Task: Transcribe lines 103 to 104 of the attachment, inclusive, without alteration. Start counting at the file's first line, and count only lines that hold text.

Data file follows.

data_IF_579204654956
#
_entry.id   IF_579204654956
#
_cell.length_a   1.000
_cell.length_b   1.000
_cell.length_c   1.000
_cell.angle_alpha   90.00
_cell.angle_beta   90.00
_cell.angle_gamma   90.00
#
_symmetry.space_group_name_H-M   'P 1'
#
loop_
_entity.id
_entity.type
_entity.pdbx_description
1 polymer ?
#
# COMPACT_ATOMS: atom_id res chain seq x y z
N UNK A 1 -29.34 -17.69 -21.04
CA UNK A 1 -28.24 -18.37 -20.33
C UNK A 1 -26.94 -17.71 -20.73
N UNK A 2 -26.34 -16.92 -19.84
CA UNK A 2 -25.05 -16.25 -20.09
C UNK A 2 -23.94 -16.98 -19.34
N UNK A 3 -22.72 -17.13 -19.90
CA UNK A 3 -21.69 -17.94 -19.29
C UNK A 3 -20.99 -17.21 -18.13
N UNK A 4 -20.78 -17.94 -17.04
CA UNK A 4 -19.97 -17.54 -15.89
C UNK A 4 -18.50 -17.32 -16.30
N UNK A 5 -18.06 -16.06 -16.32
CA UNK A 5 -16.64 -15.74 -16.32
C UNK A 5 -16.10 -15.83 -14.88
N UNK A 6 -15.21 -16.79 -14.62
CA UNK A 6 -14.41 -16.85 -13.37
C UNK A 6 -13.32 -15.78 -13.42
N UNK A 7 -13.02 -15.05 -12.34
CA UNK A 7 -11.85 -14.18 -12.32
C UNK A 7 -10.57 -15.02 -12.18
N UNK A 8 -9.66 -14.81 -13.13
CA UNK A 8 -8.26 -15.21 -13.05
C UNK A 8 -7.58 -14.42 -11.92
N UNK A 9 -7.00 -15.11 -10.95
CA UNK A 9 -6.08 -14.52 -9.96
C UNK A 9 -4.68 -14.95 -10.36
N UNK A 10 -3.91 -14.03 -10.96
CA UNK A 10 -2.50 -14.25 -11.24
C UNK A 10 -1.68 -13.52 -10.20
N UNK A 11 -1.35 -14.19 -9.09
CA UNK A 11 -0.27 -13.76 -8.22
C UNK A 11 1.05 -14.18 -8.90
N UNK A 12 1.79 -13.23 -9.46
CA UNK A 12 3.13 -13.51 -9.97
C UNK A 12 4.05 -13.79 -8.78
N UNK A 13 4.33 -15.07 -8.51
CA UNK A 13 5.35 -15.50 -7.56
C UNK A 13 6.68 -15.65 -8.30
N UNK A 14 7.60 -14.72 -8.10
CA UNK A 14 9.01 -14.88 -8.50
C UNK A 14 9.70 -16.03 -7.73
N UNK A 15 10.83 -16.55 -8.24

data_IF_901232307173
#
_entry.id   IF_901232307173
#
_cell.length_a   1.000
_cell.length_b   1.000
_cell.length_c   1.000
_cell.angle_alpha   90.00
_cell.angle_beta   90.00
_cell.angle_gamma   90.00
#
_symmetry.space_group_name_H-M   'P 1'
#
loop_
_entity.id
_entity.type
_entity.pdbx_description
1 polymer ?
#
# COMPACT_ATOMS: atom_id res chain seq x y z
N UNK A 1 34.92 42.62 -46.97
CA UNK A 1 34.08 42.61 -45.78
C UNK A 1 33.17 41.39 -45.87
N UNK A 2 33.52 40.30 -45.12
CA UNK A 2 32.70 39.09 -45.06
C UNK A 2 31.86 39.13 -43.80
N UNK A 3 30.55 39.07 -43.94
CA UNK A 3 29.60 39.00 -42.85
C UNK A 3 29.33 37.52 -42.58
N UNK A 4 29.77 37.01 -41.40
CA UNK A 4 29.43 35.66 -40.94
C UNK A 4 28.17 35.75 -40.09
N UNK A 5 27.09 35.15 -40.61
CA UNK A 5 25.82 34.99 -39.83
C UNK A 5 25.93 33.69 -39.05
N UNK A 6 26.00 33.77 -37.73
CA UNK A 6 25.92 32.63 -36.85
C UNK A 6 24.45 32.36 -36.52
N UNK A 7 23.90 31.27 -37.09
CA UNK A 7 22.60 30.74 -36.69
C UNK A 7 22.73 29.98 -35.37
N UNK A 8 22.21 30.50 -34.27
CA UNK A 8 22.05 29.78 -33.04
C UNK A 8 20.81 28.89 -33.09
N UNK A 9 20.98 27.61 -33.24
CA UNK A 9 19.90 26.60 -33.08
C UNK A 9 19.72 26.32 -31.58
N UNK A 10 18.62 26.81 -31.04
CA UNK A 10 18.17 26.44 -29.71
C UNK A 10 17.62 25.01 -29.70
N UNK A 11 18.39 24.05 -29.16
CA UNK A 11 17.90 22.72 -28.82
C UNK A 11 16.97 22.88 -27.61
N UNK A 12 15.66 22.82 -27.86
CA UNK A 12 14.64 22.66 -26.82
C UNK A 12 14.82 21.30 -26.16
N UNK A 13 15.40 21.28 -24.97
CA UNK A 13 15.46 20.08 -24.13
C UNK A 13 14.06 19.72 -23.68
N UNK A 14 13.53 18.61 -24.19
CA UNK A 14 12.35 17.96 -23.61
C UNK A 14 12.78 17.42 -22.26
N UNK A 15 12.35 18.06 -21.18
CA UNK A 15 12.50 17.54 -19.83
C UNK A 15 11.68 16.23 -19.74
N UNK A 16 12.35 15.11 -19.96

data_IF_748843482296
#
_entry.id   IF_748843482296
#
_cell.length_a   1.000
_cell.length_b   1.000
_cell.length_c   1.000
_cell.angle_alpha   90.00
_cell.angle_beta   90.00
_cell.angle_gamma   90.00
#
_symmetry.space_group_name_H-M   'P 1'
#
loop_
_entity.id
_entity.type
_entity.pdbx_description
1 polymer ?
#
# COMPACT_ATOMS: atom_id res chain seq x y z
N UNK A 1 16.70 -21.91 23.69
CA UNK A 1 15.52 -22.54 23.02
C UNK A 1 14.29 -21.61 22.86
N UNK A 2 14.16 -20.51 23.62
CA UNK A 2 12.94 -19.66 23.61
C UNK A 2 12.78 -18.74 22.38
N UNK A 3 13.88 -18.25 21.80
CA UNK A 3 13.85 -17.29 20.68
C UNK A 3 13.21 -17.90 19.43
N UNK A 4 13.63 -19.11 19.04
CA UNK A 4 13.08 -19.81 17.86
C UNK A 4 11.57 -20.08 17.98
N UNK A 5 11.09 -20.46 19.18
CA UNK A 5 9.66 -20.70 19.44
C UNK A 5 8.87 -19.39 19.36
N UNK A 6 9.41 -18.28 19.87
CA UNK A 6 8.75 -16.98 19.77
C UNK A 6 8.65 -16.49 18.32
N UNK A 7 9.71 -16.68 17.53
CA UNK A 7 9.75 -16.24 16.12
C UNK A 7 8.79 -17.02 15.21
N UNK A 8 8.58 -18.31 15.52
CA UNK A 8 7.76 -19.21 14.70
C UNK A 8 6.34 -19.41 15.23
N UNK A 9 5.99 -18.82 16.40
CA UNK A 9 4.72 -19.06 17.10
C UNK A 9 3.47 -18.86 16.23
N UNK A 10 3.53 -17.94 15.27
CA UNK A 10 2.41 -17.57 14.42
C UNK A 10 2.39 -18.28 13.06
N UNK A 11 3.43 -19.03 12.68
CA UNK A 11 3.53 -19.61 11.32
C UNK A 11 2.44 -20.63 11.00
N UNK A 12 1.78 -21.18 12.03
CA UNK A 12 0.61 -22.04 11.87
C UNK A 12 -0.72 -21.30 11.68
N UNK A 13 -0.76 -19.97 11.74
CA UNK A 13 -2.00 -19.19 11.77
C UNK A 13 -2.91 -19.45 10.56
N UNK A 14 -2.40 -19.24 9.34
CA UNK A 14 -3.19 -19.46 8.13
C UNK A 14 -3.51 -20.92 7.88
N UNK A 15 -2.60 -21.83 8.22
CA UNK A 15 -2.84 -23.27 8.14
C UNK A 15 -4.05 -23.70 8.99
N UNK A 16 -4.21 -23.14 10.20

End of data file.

CA UNK A 7 22.60 30.74 -36.69
C UNK A 7 22.73 29.98 -35.37